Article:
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Showing 1-10 of 149 reviews(Verified Purchases). See all 366 reviews
on August 25, 2013
After the two week trial period I will be canceling my Kindle subscription to the Post. It is true that some content that is in the print edition does not appear in the Kindle version--I'm ok with that and I think it is to be expected to a degree--remember, you don't have to deal with any ads. Rather, my objection is very specific in scope: editorials and op-ed pieces appear on the Kindle version about one day later than the physical paper, with many op-ed columns never appearing. I suspect in the case of the op-eds that this is a function of some sort of publishing rights issue. Regardless, as a regular reader of the Post I just find this fact to be a deal breaker. In this age of instant updates the world over, one of the advantages to a traditional newspaper is its commentary and analysis content, the one realm of journalism least affected by the digital age. To take that away diminishes the value of the product for me. Also, seems to me there should be some way to link the paper's on-line content with your Kindle subscription, but you can't do that. The Post has a pay-wall on their website and I feel that Kindle subscribers should be able to bypass that.
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on June 7, 2013
The Washington Post is fabulous on the Kindle. We live in the DC area and subscribe to both the daily paper edition and the Kindle edition. I find myself reading the Kindle edition more often. The way the articles are laid out is so much easier to read then flipping through the paper edition to find the articles you want. If there are articles with a lot of photos then I'll refer to the paper edition (the Kindle edition does have a few photos too just fewer). My husband doesn't have a Kindle which is why we still subscribe to the paper edition, otherwise I might be tempted to cancel it. I love the feel of reading a real newspaper sometimes, but if I want to read my news more quickly, then the Kindle edition is great.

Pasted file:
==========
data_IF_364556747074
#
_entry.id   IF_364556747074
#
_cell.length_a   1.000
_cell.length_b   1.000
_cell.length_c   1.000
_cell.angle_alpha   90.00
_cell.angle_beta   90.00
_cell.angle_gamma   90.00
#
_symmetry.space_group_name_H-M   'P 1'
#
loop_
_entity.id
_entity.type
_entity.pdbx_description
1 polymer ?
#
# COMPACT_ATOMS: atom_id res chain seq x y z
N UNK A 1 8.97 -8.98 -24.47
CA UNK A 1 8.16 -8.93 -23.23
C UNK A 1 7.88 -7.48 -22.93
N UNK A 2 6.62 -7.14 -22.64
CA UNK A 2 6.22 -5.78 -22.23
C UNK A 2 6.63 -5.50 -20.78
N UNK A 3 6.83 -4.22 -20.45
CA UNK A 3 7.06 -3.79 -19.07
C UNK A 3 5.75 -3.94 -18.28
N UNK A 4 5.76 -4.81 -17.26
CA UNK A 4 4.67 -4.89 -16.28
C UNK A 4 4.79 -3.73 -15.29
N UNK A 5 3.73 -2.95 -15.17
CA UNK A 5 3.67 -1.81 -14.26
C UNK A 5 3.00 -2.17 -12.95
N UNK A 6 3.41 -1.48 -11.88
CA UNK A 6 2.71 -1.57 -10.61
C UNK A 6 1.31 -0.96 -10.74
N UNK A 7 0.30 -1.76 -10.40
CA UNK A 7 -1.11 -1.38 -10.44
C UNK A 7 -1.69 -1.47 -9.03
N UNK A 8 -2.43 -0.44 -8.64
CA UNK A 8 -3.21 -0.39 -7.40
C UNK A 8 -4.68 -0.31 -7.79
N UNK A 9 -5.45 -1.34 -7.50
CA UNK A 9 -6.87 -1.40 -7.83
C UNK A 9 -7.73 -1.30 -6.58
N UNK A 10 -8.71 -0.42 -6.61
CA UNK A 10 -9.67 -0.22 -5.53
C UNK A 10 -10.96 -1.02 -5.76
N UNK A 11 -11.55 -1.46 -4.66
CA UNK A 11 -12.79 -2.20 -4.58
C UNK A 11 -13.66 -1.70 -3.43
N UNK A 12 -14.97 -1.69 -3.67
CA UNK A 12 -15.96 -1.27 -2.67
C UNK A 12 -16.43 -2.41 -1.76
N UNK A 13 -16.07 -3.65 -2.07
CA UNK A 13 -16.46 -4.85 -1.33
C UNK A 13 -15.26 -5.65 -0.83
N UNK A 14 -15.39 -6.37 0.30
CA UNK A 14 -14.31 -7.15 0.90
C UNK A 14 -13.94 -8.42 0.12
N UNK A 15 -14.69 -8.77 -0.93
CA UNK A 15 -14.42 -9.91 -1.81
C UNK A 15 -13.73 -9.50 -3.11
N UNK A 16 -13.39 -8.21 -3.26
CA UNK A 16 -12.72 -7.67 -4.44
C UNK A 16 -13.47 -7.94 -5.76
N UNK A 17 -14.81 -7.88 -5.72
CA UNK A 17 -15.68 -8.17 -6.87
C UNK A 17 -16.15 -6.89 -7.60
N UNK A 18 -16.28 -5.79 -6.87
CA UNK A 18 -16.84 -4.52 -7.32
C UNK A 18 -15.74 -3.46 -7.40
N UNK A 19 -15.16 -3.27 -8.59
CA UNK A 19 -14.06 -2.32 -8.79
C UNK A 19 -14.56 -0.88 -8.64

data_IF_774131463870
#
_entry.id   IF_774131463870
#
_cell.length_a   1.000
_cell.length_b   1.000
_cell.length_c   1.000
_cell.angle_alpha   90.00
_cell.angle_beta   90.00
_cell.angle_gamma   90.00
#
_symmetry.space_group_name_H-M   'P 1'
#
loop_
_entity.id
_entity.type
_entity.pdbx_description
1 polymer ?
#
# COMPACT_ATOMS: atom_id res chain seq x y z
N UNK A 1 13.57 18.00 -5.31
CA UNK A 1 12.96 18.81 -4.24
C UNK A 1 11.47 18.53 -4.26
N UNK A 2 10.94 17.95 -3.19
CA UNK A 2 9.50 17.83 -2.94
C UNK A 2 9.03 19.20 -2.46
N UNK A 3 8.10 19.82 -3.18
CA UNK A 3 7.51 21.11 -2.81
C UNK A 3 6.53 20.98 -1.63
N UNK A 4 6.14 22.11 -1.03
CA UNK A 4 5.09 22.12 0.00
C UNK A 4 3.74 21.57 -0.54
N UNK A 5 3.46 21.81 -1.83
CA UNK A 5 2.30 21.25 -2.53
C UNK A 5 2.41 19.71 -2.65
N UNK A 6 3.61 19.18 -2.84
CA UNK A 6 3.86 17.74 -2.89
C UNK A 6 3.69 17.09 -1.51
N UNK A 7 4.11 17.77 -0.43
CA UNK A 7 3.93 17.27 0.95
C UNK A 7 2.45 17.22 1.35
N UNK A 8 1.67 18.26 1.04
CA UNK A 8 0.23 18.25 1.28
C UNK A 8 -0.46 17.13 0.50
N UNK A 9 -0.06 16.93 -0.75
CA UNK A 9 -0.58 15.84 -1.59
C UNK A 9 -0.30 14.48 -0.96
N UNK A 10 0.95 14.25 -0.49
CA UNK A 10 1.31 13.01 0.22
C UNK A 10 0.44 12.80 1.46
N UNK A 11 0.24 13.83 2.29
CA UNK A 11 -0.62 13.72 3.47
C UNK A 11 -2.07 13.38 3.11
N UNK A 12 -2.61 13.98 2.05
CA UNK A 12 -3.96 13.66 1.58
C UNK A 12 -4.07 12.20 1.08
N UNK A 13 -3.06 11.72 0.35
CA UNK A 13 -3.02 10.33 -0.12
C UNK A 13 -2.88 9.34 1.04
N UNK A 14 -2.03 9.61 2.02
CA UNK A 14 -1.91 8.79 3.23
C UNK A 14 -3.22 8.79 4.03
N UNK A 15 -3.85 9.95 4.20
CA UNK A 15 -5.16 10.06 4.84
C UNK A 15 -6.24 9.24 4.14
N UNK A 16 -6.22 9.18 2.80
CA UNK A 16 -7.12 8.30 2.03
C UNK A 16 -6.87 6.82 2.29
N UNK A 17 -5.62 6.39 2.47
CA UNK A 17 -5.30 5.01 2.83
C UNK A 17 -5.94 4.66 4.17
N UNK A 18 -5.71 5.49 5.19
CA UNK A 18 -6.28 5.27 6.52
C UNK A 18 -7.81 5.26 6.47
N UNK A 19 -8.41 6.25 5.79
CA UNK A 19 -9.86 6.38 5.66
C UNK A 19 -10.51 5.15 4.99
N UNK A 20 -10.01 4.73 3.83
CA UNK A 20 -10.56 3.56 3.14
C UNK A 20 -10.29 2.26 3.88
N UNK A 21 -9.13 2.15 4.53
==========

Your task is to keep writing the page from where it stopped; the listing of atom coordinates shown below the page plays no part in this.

The Kindle edition really is the digital format for which I've been waiting. I intensely dislike most newspaper's websites. It is often difficult to navigate, everything is a bit jumbled together with random ads and I find it difficult to find the day's news since everything is rapidly changing. I don't just want to know about the instant news, but also the smaller but still important things that happened in a day. Websites all too often focus on the immediate. So the Kindle edition is fantastic because it's structured yet still static (so if I want to read an article later on, it's still in the same spot, not moved off the front page.)

Just something to keep in mind when considering a subscription ($11.99 month) vs. purchasing each issue individually (75 cents): The subscription issues automatically delete after a few days (the individual downloads never do) so you have to manually save the issues you want. The individual downloads save in your cloud if you delete them, but the subscription issues are gone forever and not saved in the cloud. The only advantage of a subscription is a slight cost savings and automatic delivery. Other than that, there can be quite a few drawbacks. I personally like revisiting old issues for past stories, so it bothers me that the subscriptions automatically delete old issues. Just a note: the way subscriptions are processed is an Amazon quirk that the Washington Post doesn't control, so it's not a criticism of the Post itself. The Washington Post is my favorite newspaper and I'm just delighted that their Kindle edition is so good.

(If you have any questions about Kindle edition or paper edition, respond in comments and I'll try to answer.)
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on February 6, 2013
Drooping ad sales mean budget cuts. Budget cuts mean staff cuts. To their credit, The Washington Post held off cutting editors and reporters for as long as they could. But it wasn't long enough. And the cuts have been deep and perhaps fatal. These days, every article in the online edition of the Post, at the least, could be sharpened by a deft editor's hand or, at the worst, brought to minimum journalistic standards with the use of spell check, a few rules of grammar and a reminder of the fundamental rules of journalism.